News – 21 July 2016
Australian Humanist Convention 2016, Brisbane 27–29 May
HSV delegates Kevin Bain, Rosslyn Ives and Stephen Stuart attended the 51st CAHS Annual General Meeting and Convention, held in Brisbane 27–29 May. It was a most successful gathering, hosted by the Humanist Society of Queensland.
Those who attended came from across Australia and tallied around 80 people for the different events under the theme of ‘Secularism and Human Rights in the 21st Century’. It was held in Rydges hotel on Southbank.
Friday 27 May
The Convention began on Friday afternoon with the CAHS AGM. Reports from the CAHS and from each of the state affiliated societies were presented. The five motions submitted by HSV were discussed, two were amended and then all were agreed to by the majority of the delegates as the following resolutions.
- That CAHS promote general religious education including Humanism in schools throughout Australia, on the Victorian model.
- That CAHS coordinate the production of material about Humanism for Australian schools.
- That CAHS comprehensively inform IHEU’s annual Freedom of Thought Report with particular attention to the effect of religious privilege and appeal to canon law in covering up child abuse in Australia.
- That CAHS urge all States and Territories to legislate for physician-assisted dying.
- That CAHS protest against the inhumane detention of asylum seekers.
John Bell AO OBE was affirmed as Australian Humanist of the Year for 2016. The newly created awarded of Young Australian Humanist of the Year 2016 was awarded to HSV member Jason Ball, for his past activism in atheist, freethought student groups and more recent activism in tackling homophobia in sport. The Outstanding Humanist Achiever award went to Mary Bergin for her four decades of active involvement in the Australian Humanist movement. Mary was CAHS Secretary for ten years and has been an active HSV committee member and for years its secretary.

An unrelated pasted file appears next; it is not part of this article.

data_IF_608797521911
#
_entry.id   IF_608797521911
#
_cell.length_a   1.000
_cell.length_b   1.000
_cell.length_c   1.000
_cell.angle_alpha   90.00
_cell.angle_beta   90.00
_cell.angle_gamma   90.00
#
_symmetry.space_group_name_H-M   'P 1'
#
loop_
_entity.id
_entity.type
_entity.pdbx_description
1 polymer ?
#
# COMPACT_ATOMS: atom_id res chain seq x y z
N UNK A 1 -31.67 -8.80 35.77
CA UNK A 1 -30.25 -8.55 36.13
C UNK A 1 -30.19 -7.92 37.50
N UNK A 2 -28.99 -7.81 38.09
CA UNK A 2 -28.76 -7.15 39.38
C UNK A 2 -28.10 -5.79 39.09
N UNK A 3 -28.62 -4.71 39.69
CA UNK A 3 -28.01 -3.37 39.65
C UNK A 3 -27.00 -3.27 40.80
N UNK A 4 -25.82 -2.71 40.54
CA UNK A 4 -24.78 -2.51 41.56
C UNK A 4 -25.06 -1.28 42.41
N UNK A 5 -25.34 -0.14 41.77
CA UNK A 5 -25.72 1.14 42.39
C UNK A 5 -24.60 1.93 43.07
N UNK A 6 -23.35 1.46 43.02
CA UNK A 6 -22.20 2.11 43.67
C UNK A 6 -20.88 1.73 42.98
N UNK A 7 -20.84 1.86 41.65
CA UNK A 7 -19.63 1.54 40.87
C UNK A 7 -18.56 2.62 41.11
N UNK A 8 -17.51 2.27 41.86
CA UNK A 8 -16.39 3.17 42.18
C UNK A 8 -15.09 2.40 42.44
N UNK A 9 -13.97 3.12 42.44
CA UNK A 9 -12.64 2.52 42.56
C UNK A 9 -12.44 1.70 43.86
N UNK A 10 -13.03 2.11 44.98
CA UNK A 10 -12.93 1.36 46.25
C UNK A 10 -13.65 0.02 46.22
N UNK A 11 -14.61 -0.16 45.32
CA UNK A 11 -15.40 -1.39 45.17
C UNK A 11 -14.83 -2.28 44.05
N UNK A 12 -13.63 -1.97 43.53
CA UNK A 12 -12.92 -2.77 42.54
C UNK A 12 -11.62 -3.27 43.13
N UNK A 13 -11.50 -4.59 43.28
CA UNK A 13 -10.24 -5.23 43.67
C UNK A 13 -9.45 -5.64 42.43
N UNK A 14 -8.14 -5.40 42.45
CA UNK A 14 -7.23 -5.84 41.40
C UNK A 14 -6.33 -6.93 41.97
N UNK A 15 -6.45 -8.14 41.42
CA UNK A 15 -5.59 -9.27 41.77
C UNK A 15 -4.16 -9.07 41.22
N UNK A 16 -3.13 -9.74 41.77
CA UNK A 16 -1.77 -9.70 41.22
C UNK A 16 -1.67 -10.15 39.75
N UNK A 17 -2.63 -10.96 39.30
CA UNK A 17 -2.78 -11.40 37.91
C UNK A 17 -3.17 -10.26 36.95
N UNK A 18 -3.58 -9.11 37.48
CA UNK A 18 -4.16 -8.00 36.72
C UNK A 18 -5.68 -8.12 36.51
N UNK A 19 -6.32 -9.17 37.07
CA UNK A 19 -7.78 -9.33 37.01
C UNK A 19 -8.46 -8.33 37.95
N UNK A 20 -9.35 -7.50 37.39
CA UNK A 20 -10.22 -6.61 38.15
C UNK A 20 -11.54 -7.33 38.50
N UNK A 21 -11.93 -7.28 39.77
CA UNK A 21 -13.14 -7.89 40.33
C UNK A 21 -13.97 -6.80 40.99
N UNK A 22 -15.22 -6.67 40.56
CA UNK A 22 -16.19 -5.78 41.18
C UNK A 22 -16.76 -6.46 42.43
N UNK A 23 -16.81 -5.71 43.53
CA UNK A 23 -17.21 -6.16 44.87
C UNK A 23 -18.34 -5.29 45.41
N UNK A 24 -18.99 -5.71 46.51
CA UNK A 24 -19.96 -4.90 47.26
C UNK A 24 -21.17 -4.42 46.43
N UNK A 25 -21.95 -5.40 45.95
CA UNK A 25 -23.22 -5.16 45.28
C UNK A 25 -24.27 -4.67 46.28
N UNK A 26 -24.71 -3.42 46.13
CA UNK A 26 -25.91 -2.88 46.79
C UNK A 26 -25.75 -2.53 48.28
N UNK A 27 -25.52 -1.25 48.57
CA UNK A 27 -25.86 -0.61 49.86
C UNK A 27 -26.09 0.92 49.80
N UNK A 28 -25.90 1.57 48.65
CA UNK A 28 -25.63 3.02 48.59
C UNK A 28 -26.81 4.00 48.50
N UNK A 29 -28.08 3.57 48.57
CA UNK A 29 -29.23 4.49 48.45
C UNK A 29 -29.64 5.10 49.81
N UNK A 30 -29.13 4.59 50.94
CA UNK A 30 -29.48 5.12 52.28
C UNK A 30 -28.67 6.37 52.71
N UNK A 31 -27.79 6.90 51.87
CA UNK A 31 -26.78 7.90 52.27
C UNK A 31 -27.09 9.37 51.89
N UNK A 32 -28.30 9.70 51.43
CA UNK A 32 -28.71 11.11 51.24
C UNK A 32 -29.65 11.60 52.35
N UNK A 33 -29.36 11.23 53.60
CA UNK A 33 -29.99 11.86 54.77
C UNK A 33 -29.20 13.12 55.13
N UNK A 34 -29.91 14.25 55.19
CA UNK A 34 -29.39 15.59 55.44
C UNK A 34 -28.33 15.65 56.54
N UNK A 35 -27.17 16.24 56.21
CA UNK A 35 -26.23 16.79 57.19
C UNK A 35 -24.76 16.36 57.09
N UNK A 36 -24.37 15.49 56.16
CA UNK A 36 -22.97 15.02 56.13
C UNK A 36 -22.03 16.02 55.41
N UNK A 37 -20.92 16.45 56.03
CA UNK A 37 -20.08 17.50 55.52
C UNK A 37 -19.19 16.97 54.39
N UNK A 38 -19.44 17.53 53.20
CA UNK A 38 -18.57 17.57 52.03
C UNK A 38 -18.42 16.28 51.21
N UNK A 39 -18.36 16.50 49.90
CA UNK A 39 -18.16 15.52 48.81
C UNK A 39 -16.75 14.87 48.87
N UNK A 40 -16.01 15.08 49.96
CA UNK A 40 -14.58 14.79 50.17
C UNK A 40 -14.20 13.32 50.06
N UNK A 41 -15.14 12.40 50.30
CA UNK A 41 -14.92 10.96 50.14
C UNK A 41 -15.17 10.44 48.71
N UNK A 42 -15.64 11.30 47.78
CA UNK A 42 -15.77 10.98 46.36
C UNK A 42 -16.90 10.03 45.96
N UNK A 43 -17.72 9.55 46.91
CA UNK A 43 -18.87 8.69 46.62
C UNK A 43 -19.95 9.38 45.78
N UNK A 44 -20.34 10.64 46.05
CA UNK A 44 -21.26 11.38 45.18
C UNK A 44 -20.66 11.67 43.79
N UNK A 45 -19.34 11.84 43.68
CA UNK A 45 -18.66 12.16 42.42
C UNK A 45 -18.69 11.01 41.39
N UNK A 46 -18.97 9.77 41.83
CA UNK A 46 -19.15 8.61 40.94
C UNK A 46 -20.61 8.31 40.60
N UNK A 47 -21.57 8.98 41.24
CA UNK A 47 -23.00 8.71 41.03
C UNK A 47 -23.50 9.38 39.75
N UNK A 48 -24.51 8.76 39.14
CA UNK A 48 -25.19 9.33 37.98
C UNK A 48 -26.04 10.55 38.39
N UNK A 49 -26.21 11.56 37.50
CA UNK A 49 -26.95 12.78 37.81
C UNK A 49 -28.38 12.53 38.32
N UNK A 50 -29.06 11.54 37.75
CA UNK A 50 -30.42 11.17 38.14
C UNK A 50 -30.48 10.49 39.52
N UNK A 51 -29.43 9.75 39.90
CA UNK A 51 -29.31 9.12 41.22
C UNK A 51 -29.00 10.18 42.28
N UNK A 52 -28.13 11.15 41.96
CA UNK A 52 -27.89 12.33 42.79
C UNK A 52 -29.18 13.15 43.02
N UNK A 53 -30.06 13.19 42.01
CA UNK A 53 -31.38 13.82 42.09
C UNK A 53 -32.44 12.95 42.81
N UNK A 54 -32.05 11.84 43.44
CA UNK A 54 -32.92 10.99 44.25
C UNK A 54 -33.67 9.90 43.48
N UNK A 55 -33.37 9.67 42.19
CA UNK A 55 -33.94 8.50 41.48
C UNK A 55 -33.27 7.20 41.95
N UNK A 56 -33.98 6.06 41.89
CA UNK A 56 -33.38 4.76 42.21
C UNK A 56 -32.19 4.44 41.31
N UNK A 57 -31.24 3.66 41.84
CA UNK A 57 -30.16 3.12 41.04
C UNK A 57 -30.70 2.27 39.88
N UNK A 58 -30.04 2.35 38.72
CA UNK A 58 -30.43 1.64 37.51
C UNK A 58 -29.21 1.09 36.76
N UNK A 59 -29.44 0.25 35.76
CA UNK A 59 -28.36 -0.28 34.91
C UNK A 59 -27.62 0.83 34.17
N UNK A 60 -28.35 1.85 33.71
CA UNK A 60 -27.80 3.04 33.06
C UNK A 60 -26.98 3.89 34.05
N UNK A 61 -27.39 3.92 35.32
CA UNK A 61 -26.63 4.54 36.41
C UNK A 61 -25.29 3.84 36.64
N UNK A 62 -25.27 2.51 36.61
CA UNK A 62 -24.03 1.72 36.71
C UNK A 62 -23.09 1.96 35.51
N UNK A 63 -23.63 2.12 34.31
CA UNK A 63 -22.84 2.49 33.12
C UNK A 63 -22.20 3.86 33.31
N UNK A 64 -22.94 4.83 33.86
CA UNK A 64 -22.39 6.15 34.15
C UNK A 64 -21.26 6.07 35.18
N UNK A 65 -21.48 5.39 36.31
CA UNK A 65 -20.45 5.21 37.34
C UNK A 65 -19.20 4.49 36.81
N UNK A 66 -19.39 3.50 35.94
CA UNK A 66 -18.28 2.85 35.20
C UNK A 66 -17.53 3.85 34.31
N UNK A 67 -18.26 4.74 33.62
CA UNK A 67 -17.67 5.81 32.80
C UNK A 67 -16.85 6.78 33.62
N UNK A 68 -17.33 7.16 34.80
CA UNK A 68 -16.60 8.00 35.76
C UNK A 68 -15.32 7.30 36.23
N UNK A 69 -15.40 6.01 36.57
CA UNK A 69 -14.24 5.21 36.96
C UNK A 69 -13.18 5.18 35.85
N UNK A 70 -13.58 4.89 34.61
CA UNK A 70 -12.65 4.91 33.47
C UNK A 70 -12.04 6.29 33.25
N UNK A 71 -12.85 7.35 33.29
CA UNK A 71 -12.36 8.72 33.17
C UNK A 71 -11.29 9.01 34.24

The AGM was followed by a discussion on the future of Humanism is Australia. Though this discussion was wide ranging no firm decisions were made about changing the way Humanist groups are organised.
In the evening delegates and some of the HSQ members enjoyed a relaxing meal at The Ship Inn.
Saturday 28 May
Meg Wallace spoke on ‘Freedom from Religion’ drawing on her recent book Freedom From Religion: Rethinking Article 18.
Lyndon Storey explored ‘Humanism as a philosophy for life’, recapping his recent article in AH No. 122 on ‘The Four Pillars of Humanism’.
Amanda Bradley from Children by Choice gave an impassioned plea for the decriminalisation of abortion.
Maria Delaney, a researcher at Griffith University, gave a most interesting talk on current programs allowed into schools, e.g. Shine, Strength and Bella Girl, which serve to maintain questionable gender stereotypes.
Fiona Patten, Victorian MP entertained us with successful actions on separation of church and state.
Alison Courtice, an activist and parent, advocated for replacing religious instruction with education about different beliefs.
Dave Copeman, the community activist, spoke on ‘Effectively lobbying politicians’.
Bonney Corbin talked about the ‘Safe Schools Coalition: Where it came from and where it is going’.
Ron Williams, HSQ president and AHoY 2012, briefly discussed ‘High Court Challenges: Where to from here?’ This was followed by a Q and A session which included the above speakers.
Saturday evening gala dinner was MCed by CAHS President Scott Sharrad, with brief addresses from Jason Ball, Julian Burnside AHoY 2009. Unfortunately, John Bell was unable to attend.
Sunday 29 May
Jason Ball: ‘The Pride Cup: the case for tackling homophobia in sport’. Jason also shared his own story of coming out gay.
Matilda Alexander human rights lawyer on ‘Discrimination on the basis of no religion: how to make a complaint.’
Michael Cope, president of Queensland Council for Civil Liberties, on ‘Human Rights and civil liberties’.
Julian Burnside AO QC on ‘Refugees and other thoughts’.
Huifen Zheng, vice-president and treasurer of the Humanist Society of Singapore, on ‘Secularism and Humanism: Singapore’s “pragmatic Approach”’.
Max Wallace, author of The Purple Economy (2007), on ‘Separation of church and state’.
John Bell, AHoY 2016 (by audio-hook-up from Sydney), was eloquent on Shakespeare as a humanist.
Report by Rosslyn Ives